Army logistics marches ahead

The Army is on the cusp of a new way of handling logistics that will provide a single view of customers, weapons systems and commodities, something that has been almost impossible before because of its separate systems.

Later this month, Army personnel for the first time will get their hands on the new, evolving enterprisewide logistics system, which seeks to integrate hundreds of legacy systems by adopting commercial business practices.

The Army's Logistics Modernization Program (LMP) is on schedule to complete systems integration testing Nov. 29 and begin end-user training and testing next month, said Larry Asch, chief of the business and operations office in the LMP office.

The modernization program is designed to provide the Army with numerous integrated logistics management capabilities, including:

* Total asset visibility.

* A collaborative planning environment.

* A single source of data.

* Improved forecasting accuracy.

* Real-time access to enterprisewide information.

Gen. Paul Kern, commander of the Army Materiel Command (AMC), called logistics automation "a critical enabler to the operational transformation of our Army."

The system will replace legacy software with modern enterprise resource planning business automation tools, he said.

This will give "AMC logisticians and senior managers a real-time common operating picture of the billions of dollars of inventory and associated financial actions they are responsible for," Kern said.

Systems integration testing, which included all LMP hardware, middleware and software, began in August with the goal of verifying that the system meets the business requirements of the AMC and the Defense Finance and Accounting Service, Asch said.

In December and January, the Army will conduct "process trials" on the modernized solution, Asch said. The trials must demonstrate measurable improvements in readiness, material management, personnel efficiency and customer-service levels, and the elimination of data redundancy and data inaccuracy.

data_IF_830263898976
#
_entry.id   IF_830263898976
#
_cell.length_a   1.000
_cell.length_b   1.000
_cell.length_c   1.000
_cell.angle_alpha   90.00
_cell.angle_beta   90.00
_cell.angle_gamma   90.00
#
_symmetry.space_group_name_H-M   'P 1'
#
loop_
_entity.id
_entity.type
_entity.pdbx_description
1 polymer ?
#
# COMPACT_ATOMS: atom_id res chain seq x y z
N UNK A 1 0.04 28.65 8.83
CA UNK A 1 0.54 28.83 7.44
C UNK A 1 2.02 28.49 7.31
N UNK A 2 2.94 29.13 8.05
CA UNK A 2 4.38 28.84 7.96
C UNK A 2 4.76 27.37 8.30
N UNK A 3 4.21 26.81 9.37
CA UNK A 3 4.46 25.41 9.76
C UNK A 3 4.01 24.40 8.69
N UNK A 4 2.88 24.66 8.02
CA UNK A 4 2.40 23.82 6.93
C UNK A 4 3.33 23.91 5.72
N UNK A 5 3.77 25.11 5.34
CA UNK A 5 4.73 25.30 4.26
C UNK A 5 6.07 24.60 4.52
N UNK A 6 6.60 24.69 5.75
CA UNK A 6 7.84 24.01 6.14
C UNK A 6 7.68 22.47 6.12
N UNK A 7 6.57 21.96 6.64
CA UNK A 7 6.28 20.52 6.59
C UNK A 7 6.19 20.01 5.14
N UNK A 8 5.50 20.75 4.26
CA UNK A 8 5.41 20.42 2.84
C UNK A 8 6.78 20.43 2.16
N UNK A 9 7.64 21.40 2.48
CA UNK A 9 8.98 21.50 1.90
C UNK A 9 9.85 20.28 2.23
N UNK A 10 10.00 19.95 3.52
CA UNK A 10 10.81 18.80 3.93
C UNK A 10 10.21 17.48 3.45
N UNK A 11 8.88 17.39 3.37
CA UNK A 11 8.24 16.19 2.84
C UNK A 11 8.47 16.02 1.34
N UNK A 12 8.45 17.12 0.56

About 60 new users will participate in the testing as the Army "proves...the methodology and approach to training and witnesses that [users] can do their job" on the LMP system, Asch said.

To help users truly test the system's mettle, the Army has set up playbooks that lay out different tasks for the users to complete. For example, one scenario would require a logistics official to buy six radios, and based on his or her training, LMP managers want to see if the tester can do that job quickly and easily, without ever having used the system before, he said.

"The future users were picked randomly," Asch said, adding that the playbooks were set up at a high level and include jobs for contract specialists as well as item managers. "We didn't want the smartest or the dumbest users. We told them [not to] stack the deck."

Jeff Plotnick, vice president and general manager of supply chain solutions at Computer Sciences Corp., the prime LMP contractor, said he was confident most end users will like the new system, but acknowledged "some will be dedicated to the past" systems.